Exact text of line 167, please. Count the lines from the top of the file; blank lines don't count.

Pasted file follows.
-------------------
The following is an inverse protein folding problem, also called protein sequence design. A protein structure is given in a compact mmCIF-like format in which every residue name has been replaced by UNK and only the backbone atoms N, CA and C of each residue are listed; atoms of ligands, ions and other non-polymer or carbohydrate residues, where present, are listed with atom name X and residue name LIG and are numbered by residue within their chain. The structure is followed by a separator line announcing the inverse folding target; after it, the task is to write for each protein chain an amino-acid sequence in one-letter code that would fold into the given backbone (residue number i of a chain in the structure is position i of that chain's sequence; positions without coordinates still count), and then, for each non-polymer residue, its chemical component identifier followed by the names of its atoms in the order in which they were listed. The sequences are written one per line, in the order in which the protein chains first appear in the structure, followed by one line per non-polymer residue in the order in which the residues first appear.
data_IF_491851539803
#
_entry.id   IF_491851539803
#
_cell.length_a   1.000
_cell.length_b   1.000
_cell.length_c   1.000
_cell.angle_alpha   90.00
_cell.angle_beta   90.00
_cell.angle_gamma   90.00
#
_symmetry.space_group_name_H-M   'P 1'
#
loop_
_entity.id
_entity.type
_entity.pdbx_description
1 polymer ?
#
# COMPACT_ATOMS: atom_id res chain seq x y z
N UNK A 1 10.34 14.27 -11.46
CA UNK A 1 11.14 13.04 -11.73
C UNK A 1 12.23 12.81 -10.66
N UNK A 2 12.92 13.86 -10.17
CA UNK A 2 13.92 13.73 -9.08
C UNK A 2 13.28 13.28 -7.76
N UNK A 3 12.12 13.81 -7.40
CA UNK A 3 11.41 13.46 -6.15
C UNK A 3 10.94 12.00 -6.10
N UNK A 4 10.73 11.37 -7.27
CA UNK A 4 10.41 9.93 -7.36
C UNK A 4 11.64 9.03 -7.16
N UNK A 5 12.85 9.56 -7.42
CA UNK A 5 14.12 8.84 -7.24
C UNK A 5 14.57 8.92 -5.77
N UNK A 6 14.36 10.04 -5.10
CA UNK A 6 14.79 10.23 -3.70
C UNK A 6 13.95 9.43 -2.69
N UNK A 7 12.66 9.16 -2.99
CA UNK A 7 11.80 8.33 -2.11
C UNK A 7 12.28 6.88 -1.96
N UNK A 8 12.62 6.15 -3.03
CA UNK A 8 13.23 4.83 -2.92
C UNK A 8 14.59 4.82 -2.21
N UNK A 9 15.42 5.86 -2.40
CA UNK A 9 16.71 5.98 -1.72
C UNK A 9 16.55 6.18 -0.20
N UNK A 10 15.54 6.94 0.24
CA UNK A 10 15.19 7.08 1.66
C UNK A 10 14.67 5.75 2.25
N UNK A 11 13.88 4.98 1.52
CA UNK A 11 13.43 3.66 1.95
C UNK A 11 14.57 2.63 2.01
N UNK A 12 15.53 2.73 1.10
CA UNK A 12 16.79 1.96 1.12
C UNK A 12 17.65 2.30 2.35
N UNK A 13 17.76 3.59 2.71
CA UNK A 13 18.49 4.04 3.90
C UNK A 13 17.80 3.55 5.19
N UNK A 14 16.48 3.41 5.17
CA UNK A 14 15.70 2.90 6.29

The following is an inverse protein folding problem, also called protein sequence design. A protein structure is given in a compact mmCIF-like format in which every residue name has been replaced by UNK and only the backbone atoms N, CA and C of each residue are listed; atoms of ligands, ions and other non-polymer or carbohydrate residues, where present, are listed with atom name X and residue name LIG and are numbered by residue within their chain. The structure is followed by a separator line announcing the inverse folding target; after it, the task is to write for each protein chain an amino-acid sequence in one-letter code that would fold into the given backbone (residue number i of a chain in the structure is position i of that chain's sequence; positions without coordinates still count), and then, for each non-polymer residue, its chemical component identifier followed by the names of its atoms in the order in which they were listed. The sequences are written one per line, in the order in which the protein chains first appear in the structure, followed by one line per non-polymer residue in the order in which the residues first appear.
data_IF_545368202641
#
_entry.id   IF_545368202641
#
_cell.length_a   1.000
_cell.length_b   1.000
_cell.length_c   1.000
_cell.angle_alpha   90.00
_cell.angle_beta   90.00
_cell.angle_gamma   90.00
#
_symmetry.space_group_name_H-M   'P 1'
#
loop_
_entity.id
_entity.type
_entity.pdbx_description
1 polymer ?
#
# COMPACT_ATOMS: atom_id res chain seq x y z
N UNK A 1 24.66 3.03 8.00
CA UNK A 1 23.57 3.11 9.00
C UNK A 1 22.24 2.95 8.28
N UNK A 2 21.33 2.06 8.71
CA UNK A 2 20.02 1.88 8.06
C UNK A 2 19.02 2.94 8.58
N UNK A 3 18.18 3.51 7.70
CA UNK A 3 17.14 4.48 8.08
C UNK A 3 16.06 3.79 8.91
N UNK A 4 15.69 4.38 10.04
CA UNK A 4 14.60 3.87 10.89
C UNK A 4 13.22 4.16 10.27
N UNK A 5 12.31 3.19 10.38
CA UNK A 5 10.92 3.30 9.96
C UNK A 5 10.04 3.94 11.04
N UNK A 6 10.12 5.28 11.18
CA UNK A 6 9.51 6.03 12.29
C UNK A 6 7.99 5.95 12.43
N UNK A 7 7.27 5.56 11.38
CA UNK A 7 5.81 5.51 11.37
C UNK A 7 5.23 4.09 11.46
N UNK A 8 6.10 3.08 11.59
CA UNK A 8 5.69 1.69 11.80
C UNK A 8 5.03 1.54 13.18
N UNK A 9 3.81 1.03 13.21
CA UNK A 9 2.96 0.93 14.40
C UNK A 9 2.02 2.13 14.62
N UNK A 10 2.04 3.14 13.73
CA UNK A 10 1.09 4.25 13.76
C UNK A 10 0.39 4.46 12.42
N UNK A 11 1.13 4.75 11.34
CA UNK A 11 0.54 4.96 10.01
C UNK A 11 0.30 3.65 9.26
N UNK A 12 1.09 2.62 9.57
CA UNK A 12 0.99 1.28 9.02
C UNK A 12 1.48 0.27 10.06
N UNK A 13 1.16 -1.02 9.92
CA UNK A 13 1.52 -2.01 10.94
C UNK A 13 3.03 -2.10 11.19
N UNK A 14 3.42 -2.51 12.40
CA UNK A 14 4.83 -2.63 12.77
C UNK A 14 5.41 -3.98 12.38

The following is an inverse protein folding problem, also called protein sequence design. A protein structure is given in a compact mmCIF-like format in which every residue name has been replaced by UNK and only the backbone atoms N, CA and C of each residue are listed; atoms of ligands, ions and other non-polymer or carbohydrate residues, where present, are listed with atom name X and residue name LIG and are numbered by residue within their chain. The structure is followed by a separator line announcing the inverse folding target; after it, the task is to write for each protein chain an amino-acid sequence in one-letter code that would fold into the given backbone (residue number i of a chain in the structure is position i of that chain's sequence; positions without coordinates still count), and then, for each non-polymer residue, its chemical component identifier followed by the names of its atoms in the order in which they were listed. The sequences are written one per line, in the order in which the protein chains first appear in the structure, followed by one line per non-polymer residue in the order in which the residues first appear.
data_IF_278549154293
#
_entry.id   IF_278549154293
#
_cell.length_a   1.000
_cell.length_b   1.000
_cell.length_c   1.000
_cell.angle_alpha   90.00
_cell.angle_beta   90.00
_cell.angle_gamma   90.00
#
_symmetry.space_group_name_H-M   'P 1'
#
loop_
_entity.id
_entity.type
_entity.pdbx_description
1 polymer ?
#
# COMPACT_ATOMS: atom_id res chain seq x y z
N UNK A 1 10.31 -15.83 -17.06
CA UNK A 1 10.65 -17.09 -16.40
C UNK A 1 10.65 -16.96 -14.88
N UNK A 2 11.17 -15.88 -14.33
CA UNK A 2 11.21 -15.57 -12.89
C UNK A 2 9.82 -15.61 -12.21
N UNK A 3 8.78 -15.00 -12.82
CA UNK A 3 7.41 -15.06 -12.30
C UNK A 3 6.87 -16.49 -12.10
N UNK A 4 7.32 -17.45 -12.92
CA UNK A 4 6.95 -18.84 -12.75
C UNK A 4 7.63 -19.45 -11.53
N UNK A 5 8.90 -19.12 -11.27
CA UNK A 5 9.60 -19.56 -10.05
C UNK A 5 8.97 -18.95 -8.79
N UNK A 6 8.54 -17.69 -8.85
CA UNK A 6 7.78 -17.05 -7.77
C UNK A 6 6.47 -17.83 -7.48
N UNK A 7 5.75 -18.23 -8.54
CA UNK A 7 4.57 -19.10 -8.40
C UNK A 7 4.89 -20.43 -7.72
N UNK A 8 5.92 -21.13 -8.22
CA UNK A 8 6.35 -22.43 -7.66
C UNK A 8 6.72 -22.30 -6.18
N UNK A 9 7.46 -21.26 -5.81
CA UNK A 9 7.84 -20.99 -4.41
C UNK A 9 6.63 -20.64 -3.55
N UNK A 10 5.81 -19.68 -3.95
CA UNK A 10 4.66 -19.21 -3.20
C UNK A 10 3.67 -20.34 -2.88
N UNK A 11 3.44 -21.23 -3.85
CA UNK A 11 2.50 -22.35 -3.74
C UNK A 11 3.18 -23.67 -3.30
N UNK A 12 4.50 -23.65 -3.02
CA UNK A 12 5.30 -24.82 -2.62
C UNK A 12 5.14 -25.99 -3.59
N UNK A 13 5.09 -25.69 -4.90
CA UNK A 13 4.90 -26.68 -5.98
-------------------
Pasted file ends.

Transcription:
C UNK A 7 4.89 -20.43 -7.72